As the weather gets colder, you might find yourself wondering: how cold is too cold for certain metals? Although metals have a melting point at extremely high temperatures, can metals become brittle and break at lower temperatures?

If you’re in an industry that needs metals to withstand the cold, such as agriculture, healthcare, energy, and more, you should know what metals can handle what temperatures.

How low can you go?

Metals are used in lower temperatures than you’d think. Industries like agriculture, manufacturing, and tech use materials like liquid helium and hydrogen for storage, preservation, manufacturing and more. The most prominent industry dealing with these temperatures is numclear storage and These substances can only be kept in a liquid state in freezing temperatures, colder than you can naturally find on earth.

So, what metal can withstand temperatures colder than the artic? According to, “For conditions lower than -196° Celsius, high alloy steels are the only metal that can do the job.” The blog further details that if these high-alloy stainless steel needs a weld, a steel compound with low carbon levels will be needed. The weld should have a high concentration of nickel, too to keep the welds from bursting at these subarctic temperatures.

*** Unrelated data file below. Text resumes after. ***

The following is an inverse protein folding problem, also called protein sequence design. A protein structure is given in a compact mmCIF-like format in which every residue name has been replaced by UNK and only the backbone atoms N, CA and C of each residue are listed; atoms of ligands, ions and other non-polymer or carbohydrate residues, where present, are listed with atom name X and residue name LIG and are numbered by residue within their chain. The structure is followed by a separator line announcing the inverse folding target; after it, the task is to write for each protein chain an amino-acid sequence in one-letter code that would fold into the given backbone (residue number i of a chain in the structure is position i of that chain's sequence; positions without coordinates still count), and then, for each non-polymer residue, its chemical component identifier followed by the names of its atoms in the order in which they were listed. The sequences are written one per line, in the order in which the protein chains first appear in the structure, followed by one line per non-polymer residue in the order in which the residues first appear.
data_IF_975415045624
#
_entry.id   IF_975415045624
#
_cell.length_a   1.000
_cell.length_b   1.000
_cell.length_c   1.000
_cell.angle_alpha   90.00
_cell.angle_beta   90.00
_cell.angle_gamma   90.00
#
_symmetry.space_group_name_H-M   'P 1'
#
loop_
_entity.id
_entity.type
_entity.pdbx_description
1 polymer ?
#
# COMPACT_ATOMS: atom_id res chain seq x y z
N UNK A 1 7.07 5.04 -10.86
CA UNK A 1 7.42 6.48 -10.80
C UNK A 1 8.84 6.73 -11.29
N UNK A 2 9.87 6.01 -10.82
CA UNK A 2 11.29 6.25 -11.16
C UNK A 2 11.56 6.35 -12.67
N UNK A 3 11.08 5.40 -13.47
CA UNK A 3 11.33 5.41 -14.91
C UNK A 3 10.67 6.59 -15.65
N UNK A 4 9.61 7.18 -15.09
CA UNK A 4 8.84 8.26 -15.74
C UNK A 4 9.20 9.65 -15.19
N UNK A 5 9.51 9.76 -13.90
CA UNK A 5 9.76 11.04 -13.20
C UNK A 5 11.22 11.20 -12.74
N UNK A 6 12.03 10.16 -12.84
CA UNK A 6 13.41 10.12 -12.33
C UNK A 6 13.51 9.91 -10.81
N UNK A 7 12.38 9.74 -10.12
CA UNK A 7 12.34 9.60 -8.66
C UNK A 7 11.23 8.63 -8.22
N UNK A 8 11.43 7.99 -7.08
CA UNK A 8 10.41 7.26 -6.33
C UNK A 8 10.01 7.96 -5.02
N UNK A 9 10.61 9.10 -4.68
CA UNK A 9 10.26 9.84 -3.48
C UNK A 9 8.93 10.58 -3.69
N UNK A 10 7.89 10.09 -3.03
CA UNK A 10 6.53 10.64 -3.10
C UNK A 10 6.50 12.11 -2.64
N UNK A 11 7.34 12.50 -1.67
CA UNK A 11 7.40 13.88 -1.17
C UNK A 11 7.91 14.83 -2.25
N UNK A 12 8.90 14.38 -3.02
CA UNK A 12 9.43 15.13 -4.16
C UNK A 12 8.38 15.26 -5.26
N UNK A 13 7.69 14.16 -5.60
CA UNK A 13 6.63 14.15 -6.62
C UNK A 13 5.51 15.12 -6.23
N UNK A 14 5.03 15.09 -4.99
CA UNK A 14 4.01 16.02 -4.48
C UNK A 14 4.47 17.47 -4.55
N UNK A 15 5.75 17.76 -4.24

How low do you really need to go?

Of course, not every name plate, data plate, or logo plate needs to withstand temperatures most commonly found in outer space. You know your industry and where your plates need to live. If it’s not room temperature or close, then you’ll have to consider what kind of metal you’re working with. According to Gasparini, the best steel to withstand colder temperatures are high-alloy steels like 304 and 310. However, if you live or work in a very cold climate (think Alaska), seek out aluminum alloys that can withstand temperatures as low as -45 degrees Celsius. That’s usually the threshold for natural cold.

That said, the biggest consideration for plates that need to factor in temperature is the weather. A lot of logo plates and name plates are built to live outside. When we say plates should withstand the elements for a lifetime, we mean rain, snow, and UV light. As far as the cold goes, most plates need to stand up to the hottest and coldest weather in your climate.

What does this mean for my project?

Name plates, data plates, and logo plates live in different places. Typically, your plates will live in a climate-controlled area where you, your team, or passersby can read warnings, names, and other pertinent information. Even if your plate is going to go outside, the fluctuating temperatures where you live can cause some materials to expand and contract, making their shelf life shorter.

If your plate is going to be outside and it’s not made of a steel alloy that can easily withstand cold, or if you need a plate that will be in a freezing room, contact us and we’ll walk you through what kind of metals and treatments you need!